Naturally not all of them are world class but they don’t need to be, they serve the community and the ones sitting in the hall willing to listen and to have a good time, they care!

      Regarding the added bonus, yes, what a burden to live in such a place, but consider how worse and miserable would it be without orchestras and music schools doing their part to educate and fight against those issues?

      Thank you for your valuable contribution!

  • Peter Simmons says:

    As a retired NYC and formally very active musician, may I state that Music Education in NY is abysmal. The Budget cuts, the Woke hatred of White music, the TOTAL emphasis on the current, in my opinion, INSANE wokeness, only serves to remove our Cultural Heritages. Great that we are experiencing more diverse musical experiences, BUT, the desire to ridicule and eliminate “WHITENESS” in music is totally MarXist propagada! We ARE BETTER than this ABUSE!

  • Dr Tara Wilson says:

    I witnessed the Budapest Festival Orchestra play under Iván Fischer (two nights: both Mahler programmes) in Brugge recently – one of the finest conductors and most responsive orchestras I have ever seen! Certainly the finest Mahler 4! Fischer and the BFO were outstanding – world class!!

  • trumpetherald says:

    London, at least ten. New York, NYPO, Met, Orpheus, The Knights, Orchestra of St. Luke’s, American Composers Orchestra, Brooklyn Philharmonia, American Symphony, Riverside Symphony….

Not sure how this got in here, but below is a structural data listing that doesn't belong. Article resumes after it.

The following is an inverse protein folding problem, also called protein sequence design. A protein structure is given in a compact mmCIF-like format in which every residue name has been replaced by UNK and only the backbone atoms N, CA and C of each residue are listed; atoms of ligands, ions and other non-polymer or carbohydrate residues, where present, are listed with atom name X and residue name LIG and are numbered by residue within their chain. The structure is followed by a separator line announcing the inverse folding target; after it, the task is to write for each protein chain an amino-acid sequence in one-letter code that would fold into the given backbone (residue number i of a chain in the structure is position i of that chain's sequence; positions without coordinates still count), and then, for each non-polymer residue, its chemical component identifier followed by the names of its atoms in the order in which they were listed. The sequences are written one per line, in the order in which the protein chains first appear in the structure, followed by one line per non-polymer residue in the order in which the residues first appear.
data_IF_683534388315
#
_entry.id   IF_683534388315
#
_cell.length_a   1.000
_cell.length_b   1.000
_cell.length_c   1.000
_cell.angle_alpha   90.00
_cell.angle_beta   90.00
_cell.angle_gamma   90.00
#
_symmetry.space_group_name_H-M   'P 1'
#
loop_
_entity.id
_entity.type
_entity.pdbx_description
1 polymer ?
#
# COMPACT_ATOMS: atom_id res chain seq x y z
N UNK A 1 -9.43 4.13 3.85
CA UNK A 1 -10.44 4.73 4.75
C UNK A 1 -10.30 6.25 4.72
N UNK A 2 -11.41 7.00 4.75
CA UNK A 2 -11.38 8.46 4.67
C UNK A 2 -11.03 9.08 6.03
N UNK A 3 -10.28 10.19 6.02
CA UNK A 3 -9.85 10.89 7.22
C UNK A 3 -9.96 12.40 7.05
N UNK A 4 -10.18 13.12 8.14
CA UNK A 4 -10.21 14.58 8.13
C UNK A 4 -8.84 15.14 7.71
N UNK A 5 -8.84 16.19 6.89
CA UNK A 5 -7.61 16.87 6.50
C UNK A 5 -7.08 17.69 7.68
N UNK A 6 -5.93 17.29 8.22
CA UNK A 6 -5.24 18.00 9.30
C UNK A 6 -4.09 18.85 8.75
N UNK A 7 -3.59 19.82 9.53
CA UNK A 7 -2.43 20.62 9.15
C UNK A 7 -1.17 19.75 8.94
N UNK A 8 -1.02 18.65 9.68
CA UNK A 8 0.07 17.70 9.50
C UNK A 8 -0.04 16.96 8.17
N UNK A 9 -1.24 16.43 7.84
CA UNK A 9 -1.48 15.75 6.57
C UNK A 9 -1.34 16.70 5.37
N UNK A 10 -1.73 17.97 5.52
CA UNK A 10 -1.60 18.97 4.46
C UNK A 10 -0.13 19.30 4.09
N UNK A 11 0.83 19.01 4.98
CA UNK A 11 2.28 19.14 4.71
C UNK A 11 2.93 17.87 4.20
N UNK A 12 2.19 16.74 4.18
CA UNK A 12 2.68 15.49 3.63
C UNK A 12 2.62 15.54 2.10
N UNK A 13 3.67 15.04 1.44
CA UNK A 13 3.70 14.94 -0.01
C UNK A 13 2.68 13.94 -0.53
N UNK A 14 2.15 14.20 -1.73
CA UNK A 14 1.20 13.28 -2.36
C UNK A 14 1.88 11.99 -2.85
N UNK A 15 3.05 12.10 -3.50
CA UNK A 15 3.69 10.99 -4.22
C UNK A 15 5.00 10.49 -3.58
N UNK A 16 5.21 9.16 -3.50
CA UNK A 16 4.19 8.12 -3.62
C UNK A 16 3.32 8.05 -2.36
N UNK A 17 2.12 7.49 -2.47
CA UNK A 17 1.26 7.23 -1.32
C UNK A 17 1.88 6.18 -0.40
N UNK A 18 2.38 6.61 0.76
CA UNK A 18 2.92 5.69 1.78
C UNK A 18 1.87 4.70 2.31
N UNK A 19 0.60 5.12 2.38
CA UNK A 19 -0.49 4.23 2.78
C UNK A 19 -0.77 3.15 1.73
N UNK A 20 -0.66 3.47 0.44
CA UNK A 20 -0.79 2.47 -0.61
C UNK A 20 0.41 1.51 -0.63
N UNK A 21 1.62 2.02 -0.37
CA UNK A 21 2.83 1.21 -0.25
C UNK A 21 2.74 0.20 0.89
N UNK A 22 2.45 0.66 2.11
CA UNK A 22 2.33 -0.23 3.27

• Another orchestral musician says:

      Yeah, how many people does Budapest have compared to London? 😉 Let alone how much money?

    • Pablo Rincon says:

      With two exceptions, most of these don’t play more than a handful of concerts per year.

      Just look at the calendar for the Budapest orchestras and the difference will become quite clear.

  • MacroV says:

    I don’t dispute that Budapest has a rich musical scene, but there’s a bit of apples-and-oranges here.

    New York has the Philharmonic, of course, and the MET is very much a full-time professional orchestra. And Carnegie Hall presents enough orchestras over a season to count as a third. Plus all sorts of part-time bands like St. Lukes, Orpheus, etc..

    Boston has a very rich musical scene; I lived there for three years and hardly ever went to the BSO yet heard lots of great music, including two excellent student orchestras at Harvard and NEC.

    Moscow may have a dozen orchestras, but when I lived there in the early 2000s and aggressively attended concerts, I think I heard eight bands; many others reputed to exist but never seemed to perform. Also, none played more than a dozen concerts a year in Moscow; collectively they added up to maybe two full-time orchestras, at best.

  • Pianofortissimo says:

    Hungary in in a deep economic crisis that is developing much worse by the action of the EU Commission. One can wonder how those 12 professional orchestras are funded.

  • Concertgebouw79 says:

    I have seen twice on tour the Budapest orchestra I have a ticket for 2023 for a concert with the great Rudy Buchbinder. For me there’s absolutly no doubts it’s one of 6 or 7 best orchestras in the world like many international standings showed during the last years and I was each time suprised by the fact that the tickets are not exepensive at all. It seems that the new concert hall is excellent. And I have nothing to add concerning the talent of Ivan the great.